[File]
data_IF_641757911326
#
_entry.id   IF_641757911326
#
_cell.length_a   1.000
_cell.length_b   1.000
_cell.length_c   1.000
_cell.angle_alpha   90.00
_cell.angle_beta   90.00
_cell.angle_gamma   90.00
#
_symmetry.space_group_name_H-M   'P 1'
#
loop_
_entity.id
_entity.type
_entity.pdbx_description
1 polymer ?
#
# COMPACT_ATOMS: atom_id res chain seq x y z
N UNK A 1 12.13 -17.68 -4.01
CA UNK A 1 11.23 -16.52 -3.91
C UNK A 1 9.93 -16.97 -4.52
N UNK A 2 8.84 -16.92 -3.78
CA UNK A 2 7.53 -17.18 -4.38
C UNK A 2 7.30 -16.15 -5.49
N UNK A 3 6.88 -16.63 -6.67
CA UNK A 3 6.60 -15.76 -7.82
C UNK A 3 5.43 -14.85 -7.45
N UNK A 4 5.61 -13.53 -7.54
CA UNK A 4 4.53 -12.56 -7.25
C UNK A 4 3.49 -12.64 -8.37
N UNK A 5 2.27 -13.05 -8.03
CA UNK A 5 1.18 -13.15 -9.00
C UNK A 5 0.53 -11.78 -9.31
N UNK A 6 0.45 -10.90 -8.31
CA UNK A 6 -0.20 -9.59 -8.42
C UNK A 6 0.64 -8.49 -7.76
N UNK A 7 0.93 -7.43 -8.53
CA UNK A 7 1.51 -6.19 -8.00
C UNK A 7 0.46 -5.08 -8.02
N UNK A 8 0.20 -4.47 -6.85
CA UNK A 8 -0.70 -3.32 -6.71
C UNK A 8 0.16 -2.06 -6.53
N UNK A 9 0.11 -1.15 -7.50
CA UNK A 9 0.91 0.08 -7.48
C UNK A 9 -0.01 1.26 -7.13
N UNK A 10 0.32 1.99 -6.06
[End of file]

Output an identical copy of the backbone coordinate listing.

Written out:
data_IF_641757911326
#
_entry.id   IF_641757911326
#
_cell.length_a   1.000
_cell.length_b   1.000
_cell.length_c   1.000
_cell.angle_alpha   90.00
_cell.angle_beta   90.00
_cell.angle_gamma   90.00
#
_symmetry.space_group_name_H-M   'P 1'
#
loop_
_entity.id
_entity.type
_entity.pdbx_description
1 polymer ?
#
# COMPACT_ATOMS: atom_id res chain seq x y z
N UNK A 1 12.13 -17.68 -4.01
CA UNK A 1 11.23 -16.52 -3.91
C UNK A 1 9.93 -16.97 -4.52
N UNK A 2 8.84 -16.92 -3.78
CA UNK A 2 7.53 -17.18 -4.38
C UNK A 2 7.30 -16.15 -5.49
N UNK A 3 6.88 -16.63 -6.67
CA UNK A 3 6.60 -15.76 -7.82
C UNK A 3 5.43 -14.85 -7.45
N UNK A 4 5.61 -13.53 -7.54
CA UNK A 4 4.53 -12.56 -7.25
C UNK A 4 3.49 -12.64 -8.37
N UNK A 5 2.27 -13.05 -8.03
CA UNK A 5 1.18 -13.15 -9.00
C UNK A 5 0.53 -11.78 -9.31
N UNK A 6 0.45 -10.90 -8.31
CA UNK A 6 -0.20 -9.59 -8.42
C UNK A 6 0.64 -8.49 -7.76
N UNK A 7 0.93 -7.43 -8.53
CA UNK A 7 1.51 -6.19 -8.00
C UNK A 7 0.46 -5.08 -8.02
N UNK A 8 0.20 -4.47 -6.85
CA UNK A 8 -0.70 -3.32 -6.71
C UNK A 8 0.16 -2.06 -6.53
N UNK A 9 0.11 -1.15 -7.50
CA UNK A 9 0.91 0.08 -7.48
C UNK A 9 -0.01 1.26 -7.13
N UNK A 10 0.32 1.99 -6.06